YORK — Eva Morris, mother to an 8-month-old daughter, thought the funky smell in her York neighborhood was a busted sewer line.
She learned Wednesday afternoon that she lived three doors from what police say is the 15th active methamphetamine lab discovered in York County this year. Police say they found five people cooking 400 grams of the addictive street drug in a “heavy” Gatorade bottle in a house, with about a dozen other inactive one-pot meth labs packed in gym and duffel bags.
York County drug agents on the scene of a meth lab reported on Hudson Street in York. Investigators could smell the chemicals from the outside
Five people were arrested after a meth lab bust in York
Drug agents confiscated these items after busting a meth lab Wednesday in York
Police filed 20 charges total against Destiny Nicole Varnadore, 20; Christopher Lynn McCrary, 34; Christopher Shane Bailey, 31; and brothers, Michael Dwaine Dover, 23 and Keith Lee Dover, 21, charging them with one count each of trafficking methamphetamine, manufacturing methamphetamine, manufacturing methamphetamine within proximity to a school and possession of methamphetamine with the intent to distribute.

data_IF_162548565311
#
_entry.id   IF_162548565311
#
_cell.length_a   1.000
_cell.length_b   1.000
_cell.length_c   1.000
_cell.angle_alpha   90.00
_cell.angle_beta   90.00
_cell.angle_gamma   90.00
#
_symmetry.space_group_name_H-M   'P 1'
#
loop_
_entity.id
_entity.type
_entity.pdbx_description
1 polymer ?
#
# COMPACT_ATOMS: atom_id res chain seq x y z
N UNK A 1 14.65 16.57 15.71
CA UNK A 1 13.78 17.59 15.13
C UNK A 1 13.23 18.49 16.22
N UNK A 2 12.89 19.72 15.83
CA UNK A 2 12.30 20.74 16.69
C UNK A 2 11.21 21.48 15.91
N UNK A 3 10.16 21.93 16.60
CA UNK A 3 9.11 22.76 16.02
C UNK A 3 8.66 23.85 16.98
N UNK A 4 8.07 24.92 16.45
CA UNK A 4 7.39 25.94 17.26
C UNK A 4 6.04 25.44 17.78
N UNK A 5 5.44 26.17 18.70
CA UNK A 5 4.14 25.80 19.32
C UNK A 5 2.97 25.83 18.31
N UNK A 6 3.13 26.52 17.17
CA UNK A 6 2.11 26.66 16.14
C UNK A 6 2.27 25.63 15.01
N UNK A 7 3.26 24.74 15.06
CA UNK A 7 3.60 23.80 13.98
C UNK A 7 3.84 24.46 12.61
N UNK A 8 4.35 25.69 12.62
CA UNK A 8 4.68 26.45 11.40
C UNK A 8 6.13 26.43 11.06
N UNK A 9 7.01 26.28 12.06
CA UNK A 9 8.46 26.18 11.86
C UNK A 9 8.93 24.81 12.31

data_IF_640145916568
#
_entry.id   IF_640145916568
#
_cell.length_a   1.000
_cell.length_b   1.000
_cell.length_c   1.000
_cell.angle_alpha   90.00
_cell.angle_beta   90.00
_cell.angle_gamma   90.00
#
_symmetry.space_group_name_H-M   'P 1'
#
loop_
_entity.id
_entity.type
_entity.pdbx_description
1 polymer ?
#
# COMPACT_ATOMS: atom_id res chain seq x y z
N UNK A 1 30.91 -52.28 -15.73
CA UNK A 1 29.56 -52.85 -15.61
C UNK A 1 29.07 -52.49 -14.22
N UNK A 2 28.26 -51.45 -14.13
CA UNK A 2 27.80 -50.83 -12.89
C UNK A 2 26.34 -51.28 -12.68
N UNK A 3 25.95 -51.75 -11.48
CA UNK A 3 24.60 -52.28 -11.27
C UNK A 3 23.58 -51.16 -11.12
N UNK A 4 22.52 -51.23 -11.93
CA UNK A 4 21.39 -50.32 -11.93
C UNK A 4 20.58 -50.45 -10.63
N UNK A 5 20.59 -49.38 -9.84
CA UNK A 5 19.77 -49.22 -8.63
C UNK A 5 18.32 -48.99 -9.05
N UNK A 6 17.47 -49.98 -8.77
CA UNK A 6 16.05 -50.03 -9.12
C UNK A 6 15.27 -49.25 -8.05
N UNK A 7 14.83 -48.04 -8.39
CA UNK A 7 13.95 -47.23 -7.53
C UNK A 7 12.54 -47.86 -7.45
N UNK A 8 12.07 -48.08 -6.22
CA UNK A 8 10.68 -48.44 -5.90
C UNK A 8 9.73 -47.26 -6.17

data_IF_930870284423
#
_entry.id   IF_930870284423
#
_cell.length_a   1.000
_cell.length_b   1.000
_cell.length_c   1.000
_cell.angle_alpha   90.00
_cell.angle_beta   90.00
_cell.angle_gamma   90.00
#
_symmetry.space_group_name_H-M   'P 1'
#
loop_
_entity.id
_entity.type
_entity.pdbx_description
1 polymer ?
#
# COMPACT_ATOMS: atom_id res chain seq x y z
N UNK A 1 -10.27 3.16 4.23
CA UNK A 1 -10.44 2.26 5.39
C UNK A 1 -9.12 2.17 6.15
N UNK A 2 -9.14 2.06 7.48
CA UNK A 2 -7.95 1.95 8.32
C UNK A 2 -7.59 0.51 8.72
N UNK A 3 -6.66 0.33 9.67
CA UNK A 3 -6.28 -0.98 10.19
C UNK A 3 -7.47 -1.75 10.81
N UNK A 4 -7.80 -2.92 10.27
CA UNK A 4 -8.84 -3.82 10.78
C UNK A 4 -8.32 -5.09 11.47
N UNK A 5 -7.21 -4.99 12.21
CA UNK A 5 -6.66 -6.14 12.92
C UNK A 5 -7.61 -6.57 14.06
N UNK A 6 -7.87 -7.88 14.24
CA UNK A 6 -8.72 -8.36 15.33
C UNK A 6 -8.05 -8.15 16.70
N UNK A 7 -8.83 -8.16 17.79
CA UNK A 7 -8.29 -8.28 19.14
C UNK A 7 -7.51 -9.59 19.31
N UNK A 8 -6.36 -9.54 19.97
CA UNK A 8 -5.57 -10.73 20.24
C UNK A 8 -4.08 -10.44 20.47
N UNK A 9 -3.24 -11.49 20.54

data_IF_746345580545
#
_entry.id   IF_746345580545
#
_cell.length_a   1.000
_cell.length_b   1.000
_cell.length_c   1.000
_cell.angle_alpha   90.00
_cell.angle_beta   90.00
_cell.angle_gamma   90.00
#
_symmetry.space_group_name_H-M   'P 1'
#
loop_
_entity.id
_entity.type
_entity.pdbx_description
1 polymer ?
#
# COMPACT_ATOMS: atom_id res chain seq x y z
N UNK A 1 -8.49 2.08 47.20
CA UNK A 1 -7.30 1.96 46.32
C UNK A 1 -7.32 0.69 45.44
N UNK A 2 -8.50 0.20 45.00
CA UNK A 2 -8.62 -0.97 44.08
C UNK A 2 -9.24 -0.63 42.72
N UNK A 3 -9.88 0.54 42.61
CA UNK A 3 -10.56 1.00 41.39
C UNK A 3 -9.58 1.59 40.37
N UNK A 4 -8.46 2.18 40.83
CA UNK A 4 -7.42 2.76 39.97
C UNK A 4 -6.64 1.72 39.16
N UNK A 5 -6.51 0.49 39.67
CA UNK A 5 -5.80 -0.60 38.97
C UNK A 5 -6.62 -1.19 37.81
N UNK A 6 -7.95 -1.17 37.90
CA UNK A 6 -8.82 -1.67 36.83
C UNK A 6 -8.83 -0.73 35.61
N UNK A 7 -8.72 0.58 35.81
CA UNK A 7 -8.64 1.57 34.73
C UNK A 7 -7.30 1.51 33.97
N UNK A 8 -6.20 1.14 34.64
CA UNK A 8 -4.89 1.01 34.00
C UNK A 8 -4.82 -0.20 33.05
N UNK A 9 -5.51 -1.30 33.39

At about 11 a.m., agents with the York County Mulitjurisdictional Drug Enforcement Unit were called to 30 Hudson St. after receiving complaints about a strong, pungent odor in the neighborhood that smelled like chemicals, said Marvin Brown, unit commander. Officials swarmed the neighborhood, right off South Congress Street and just across from the White Oak Manor nursing home, knocking on neighbors’ doors.